Written and directed by Karen Lam
Starring Katerina Katelieva, Richard Harmon, Mayumi Yoshida, Kelvin Redvers, Nelson Leis, David Lewis, and Natalie Grace
Women in movies are often raped and killed in order to motivate male heroes. When women began to be shown as heroes, their rapes became their own motivations. As thrilling as it is to watch Jennifer hunt down her attackers in I Spit on Your Grave, it and far too many other pictures assume that the only reason for vengeance is sexual assault on women. Which leaves me feeling conflicted about Evangeline, a film that steeps itself in vengeance cliches to address matters of humanity and spirituality.
Evangeline (Katerina Katelieva), who goes by Eva, is a teenager who had a strict religious upbringing. She’s not close with her family now that her younger sister has died of an unspecified ailment. Also unclear is how she’s come to be in a public university now. Throughout the film a lot is left unexplained. It helps to think of it as a fable.
Eva gets along with Shannon (Mayumi Yoshida), her outgoing roommate, but being naive and social makes her a target for murderous frat boys. Eva soon gets her harsh lesson in trusting the wrong guy, when she leaves the empty dorm with him one unnamed holiday weekend. He takes her to the woods, where he and two buddies hunt her. The rest of the movie is her revenge against her attackers.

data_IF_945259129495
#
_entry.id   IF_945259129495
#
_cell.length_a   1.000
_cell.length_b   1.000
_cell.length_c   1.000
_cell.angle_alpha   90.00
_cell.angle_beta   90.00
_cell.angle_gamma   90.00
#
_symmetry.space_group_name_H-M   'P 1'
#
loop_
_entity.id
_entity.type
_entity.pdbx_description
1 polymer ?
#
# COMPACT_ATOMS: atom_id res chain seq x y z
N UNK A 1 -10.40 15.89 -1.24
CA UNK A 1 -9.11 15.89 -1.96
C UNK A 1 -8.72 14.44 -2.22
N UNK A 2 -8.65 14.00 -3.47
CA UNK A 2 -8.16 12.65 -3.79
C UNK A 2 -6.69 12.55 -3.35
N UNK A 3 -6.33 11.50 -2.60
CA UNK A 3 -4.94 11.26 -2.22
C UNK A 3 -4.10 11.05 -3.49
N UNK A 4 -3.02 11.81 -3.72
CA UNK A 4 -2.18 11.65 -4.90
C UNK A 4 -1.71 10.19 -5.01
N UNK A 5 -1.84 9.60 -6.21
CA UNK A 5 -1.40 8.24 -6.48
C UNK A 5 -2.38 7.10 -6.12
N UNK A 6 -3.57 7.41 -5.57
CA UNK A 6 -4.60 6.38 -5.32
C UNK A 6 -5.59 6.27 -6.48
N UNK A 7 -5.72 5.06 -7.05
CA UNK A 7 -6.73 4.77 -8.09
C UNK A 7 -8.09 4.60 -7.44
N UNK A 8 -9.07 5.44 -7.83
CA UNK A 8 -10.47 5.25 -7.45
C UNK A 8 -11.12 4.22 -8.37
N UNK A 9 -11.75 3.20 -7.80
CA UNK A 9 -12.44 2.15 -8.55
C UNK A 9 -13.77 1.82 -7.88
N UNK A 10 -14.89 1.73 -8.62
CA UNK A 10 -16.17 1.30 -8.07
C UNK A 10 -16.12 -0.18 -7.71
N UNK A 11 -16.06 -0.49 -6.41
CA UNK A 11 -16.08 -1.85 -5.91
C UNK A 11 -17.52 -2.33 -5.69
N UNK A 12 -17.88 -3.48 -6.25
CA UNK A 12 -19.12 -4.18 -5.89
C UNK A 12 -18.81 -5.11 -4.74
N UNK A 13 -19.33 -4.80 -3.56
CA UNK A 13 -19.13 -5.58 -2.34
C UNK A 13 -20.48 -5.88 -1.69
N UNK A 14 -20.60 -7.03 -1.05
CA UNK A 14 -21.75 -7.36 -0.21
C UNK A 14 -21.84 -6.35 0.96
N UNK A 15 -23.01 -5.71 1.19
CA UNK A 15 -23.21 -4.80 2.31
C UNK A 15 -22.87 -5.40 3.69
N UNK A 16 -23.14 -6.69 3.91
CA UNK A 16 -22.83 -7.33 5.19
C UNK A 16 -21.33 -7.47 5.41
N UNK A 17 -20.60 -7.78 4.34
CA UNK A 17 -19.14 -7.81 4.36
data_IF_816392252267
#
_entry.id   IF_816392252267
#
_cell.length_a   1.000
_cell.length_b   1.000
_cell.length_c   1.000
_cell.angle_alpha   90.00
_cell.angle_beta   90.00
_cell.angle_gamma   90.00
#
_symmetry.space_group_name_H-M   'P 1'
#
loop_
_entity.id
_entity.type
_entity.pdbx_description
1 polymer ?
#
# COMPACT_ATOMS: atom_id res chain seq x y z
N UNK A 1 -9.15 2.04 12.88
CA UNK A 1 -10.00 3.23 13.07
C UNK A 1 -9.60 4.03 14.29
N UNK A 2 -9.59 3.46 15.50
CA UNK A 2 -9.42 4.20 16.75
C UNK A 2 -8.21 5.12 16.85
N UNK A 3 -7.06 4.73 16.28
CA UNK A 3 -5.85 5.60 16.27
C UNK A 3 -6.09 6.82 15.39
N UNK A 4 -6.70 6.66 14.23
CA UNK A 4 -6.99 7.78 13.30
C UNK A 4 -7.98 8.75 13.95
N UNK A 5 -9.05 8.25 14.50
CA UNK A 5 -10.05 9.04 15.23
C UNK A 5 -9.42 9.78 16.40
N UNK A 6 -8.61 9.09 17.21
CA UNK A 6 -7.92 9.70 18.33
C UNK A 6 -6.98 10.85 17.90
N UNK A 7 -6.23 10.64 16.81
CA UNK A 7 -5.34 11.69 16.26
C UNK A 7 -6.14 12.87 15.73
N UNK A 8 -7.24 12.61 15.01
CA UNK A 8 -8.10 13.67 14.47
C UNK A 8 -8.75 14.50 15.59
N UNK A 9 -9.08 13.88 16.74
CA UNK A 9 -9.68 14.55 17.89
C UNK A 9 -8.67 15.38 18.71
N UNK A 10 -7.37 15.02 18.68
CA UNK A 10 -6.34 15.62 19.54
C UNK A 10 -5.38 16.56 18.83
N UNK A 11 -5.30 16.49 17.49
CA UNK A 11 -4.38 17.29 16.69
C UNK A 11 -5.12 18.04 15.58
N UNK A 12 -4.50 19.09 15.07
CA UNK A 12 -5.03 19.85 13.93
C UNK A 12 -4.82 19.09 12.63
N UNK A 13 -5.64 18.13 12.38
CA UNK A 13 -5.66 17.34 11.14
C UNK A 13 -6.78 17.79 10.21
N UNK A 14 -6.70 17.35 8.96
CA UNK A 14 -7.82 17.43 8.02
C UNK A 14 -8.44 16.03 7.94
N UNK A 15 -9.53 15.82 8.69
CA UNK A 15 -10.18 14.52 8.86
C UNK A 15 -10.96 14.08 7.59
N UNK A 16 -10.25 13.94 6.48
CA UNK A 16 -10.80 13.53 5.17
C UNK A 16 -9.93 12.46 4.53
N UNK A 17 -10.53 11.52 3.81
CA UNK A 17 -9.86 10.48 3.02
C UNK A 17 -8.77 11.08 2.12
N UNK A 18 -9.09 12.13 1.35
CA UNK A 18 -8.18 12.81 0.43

It’s a well-traveled plot, and writer/director Karen Lam has her work cut out for her to make it memorable. I think she largely achieves that, with an approach that focuses on the primal rage behind vengeance. In order to avenge herself, Eva has to give herself over to a violent spirit. The being entered her body while she lay in the woods, either dead or nearly so (the movie is again unclear). Every time she lets the thing take over it becomes harder for her to reassert control, and Eva has to choose quite literally between reclaiming her own life and taking those of her enemies.
There’s gripping drama in that decision, especially as she has to make it again and again. The action sequences are savage and ugly; there are no slick moves or over-complicated schemes here, just people beating each other until one dies. This is the unglamorous creature Eva’s becoming. She’s feral, not some cold heroine clad in skintight leather. It’s a startling take on a genre built on emotionless, graceful women who kill with style.
Evangeline is the sort of movie that requires you to meet it a little more than half way. It’s short on explanations and filled with stock characters, which could be the result of poor writing or a conscious effort to focus on Eva’s journey into darkness. Since I enjoyed the film and it’s take on the revenge narrative, I lean toward intentionality. After all, Eva’s transformation begins in the woods, a traditional setting for fables and a place where rules are redefined.